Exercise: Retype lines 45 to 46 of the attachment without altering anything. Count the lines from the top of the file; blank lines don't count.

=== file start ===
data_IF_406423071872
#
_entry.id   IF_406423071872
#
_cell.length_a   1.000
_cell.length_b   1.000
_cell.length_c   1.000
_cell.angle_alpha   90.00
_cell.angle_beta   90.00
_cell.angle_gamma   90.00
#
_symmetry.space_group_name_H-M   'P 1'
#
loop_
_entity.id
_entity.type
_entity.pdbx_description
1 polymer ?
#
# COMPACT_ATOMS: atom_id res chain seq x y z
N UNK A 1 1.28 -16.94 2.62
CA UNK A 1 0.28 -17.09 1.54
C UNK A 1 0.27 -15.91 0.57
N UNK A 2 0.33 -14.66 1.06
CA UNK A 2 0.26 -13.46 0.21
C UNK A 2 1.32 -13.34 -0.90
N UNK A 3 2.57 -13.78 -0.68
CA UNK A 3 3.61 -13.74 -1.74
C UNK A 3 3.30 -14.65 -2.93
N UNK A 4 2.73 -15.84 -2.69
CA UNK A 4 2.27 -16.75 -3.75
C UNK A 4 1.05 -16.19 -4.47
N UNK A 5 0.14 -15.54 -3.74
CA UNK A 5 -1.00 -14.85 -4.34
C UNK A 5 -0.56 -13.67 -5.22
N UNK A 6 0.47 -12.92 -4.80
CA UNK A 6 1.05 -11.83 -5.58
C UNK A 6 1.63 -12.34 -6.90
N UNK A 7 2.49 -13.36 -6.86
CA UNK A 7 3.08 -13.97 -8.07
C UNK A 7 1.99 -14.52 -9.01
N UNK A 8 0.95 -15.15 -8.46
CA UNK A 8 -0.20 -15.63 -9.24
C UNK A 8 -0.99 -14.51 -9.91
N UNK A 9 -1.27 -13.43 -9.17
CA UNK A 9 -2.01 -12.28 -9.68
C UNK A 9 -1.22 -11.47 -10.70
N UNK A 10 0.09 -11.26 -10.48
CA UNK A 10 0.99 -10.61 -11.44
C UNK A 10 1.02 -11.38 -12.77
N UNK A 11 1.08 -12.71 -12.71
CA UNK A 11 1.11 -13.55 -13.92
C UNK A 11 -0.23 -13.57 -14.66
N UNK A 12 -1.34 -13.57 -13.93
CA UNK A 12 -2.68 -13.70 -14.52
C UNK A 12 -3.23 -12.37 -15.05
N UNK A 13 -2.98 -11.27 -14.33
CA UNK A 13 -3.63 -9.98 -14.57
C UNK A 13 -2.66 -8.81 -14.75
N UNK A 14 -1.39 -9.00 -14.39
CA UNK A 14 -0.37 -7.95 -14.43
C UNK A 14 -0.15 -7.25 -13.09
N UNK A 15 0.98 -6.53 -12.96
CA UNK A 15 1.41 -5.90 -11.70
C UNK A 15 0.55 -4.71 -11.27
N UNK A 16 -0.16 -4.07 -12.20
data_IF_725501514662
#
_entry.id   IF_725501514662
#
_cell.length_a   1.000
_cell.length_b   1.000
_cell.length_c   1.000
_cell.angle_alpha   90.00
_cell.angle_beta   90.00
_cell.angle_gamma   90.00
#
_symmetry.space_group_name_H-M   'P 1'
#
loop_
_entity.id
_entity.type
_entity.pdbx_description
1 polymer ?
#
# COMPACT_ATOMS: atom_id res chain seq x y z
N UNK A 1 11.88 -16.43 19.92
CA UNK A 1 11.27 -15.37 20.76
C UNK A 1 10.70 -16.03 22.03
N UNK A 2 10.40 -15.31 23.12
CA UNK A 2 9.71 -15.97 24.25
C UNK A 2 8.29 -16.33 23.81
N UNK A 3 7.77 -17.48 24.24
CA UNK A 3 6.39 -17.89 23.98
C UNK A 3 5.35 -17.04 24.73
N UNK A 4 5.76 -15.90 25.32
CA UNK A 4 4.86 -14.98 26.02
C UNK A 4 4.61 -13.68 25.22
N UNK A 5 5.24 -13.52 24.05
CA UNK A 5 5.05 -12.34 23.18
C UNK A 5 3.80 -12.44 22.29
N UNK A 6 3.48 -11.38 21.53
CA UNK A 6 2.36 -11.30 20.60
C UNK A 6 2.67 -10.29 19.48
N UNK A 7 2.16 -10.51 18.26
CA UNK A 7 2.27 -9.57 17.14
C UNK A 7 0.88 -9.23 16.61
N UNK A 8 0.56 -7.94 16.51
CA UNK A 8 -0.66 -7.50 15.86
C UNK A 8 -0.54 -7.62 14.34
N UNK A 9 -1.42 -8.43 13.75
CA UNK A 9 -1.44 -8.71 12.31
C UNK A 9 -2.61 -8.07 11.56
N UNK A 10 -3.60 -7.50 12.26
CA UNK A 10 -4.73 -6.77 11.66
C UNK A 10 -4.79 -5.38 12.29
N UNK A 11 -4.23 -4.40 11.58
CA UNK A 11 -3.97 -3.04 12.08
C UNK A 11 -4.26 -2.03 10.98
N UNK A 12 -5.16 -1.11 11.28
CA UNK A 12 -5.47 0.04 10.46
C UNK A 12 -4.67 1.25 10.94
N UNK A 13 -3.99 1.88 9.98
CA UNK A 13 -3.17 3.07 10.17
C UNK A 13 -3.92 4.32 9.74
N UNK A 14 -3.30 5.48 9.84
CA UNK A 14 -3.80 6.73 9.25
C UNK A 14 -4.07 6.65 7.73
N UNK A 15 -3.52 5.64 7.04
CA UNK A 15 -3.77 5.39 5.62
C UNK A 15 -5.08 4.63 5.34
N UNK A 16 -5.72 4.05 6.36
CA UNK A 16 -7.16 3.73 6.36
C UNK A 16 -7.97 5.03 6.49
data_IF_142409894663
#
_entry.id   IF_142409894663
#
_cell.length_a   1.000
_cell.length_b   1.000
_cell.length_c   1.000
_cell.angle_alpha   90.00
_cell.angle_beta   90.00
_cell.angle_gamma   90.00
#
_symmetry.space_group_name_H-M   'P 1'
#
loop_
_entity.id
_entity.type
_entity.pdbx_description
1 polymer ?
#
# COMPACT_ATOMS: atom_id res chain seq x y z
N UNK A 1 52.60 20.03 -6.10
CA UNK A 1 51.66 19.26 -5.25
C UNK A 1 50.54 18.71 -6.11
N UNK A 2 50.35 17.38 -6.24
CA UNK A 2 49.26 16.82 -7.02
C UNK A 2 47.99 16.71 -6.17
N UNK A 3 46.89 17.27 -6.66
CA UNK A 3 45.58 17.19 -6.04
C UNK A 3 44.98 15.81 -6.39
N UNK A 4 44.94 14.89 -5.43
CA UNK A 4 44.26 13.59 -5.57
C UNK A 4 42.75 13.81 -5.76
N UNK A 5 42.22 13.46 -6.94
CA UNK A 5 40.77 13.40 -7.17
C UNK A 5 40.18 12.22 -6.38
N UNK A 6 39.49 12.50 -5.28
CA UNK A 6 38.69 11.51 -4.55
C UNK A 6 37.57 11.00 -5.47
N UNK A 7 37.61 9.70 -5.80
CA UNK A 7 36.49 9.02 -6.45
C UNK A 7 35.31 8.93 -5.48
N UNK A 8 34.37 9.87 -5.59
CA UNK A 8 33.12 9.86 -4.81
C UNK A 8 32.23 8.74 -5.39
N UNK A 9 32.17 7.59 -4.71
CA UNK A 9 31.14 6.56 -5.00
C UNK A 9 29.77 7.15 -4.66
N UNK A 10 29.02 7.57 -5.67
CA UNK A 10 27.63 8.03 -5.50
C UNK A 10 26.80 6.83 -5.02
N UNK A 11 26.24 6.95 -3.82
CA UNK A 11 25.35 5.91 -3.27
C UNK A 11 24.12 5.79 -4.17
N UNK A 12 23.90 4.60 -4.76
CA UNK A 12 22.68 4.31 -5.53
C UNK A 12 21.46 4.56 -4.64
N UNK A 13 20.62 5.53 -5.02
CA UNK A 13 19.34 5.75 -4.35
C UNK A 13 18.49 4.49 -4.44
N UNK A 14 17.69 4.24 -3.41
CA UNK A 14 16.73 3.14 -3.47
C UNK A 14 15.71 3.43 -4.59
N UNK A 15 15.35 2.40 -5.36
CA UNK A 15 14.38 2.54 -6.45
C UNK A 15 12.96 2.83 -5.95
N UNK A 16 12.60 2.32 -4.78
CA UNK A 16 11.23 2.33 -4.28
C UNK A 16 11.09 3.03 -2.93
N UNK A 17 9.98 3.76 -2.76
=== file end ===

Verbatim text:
N UNK A 9 -1.27 -13.43 -9.17
CA UNK A 9 -2.01 -12.28 -9.68